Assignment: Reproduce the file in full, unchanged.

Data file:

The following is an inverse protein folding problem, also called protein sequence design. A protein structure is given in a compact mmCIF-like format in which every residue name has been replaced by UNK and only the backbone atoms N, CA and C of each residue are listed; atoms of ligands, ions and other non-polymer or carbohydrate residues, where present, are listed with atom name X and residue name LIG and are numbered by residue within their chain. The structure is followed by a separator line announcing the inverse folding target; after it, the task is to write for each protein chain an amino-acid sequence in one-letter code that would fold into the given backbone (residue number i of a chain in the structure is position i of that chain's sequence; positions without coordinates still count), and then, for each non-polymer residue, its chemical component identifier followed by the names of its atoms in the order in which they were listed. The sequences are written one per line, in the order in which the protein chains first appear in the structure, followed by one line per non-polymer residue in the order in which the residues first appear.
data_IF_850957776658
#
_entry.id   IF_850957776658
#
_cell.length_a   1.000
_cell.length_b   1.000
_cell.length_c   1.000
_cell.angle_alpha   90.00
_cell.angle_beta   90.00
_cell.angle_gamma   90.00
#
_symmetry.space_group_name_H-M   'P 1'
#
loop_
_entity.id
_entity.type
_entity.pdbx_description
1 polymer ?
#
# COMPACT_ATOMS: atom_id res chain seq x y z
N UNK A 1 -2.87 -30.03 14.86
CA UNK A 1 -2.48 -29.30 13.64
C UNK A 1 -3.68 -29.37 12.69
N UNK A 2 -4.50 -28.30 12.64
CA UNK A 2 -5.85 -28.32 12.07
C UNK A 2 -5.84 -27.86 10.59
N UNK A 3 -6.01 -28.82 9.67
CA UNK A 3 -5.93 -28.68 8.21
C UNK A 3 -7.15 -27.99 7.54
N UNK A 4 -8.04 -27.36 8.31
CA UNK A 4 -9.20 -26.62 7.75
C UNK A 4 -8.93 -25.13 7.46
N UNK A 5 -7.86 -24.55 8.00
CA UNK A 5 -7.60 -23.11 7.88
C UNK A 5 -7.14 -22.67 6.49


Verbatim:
The following is an inverse protein folding problem, also called protein sequence design. A protein structure is given in a compact mmCIF-like format in which every residue name has been replaced by UNK and only the backbone atoms N, CA and C of each residue are listed; atoms of ligands, ions and other non-polymer or carbohydrate residues, where present, are listed with atom name X and residue name LIG and are numbered by residue within their chain. The structure is followed by a separator line announcing the inverse folding target; after it, the task is to write for each protein chain an amino-acid sequence in one-letter code that would fold into the given backbone (residue number i of a chain in the structure is position i of that chain's sequence; positions without coordinates still count), and then, for each non-polymer residue, its chemical component identifier followed by the names of its atoms in the order in which they were listed. The sequences are written one per line, in the order in which the protein chains first appear in the structure, followed by one line per non-polymer residue in the order in which the residues first appear.
data_IF_850957776658
#
_entry.id   IF_850957776658
#
_cell.length_a   1.000
_cell.length_b   1.000
_cell.length_c   1.000
_cell.angle_alpha   90.00
_cell.angle_beta   90.00
_cell.angle_gamma   90.00
#
_symmetry.space_group_name_H-M   'P 1'
#
loop_
_entity.id
_entity.type
_entity.pdbx_description
1 polymer ?
#
# COMPACT_ATOMS: atom_id res chain seq x y z
N UNK A 1 -2.87 -30.03 14.86
CA UNK A 1 -2.48 -29.30 13.64
C UNK A 1 -3.68 -29.37 12.69
N UNK A 2 -4.50 -28.30 12.64
CA UNK A 2 -5.85 -28.32 12.07
C UNK A 2 -5.84 -27.86 10.59
N UNK A 3 -6.01 -28.82 9.67
CA UNK A 3 -5.93 -28.68 8.21
C UNK A 3 -7.15 -27.99 7.54
N UNK A 4 -8.04 -27.36 8.31
CA UNK A 4 -9.20 -26.62 7.75
C UNK A 4 -8.93 -25.13 7.46
N UNK A 5 -7.86 -24.55 8.00
CA UNK A 5 -7.60 -23.11 7.88
C UNK A 5 -7.14 -22.67 6.49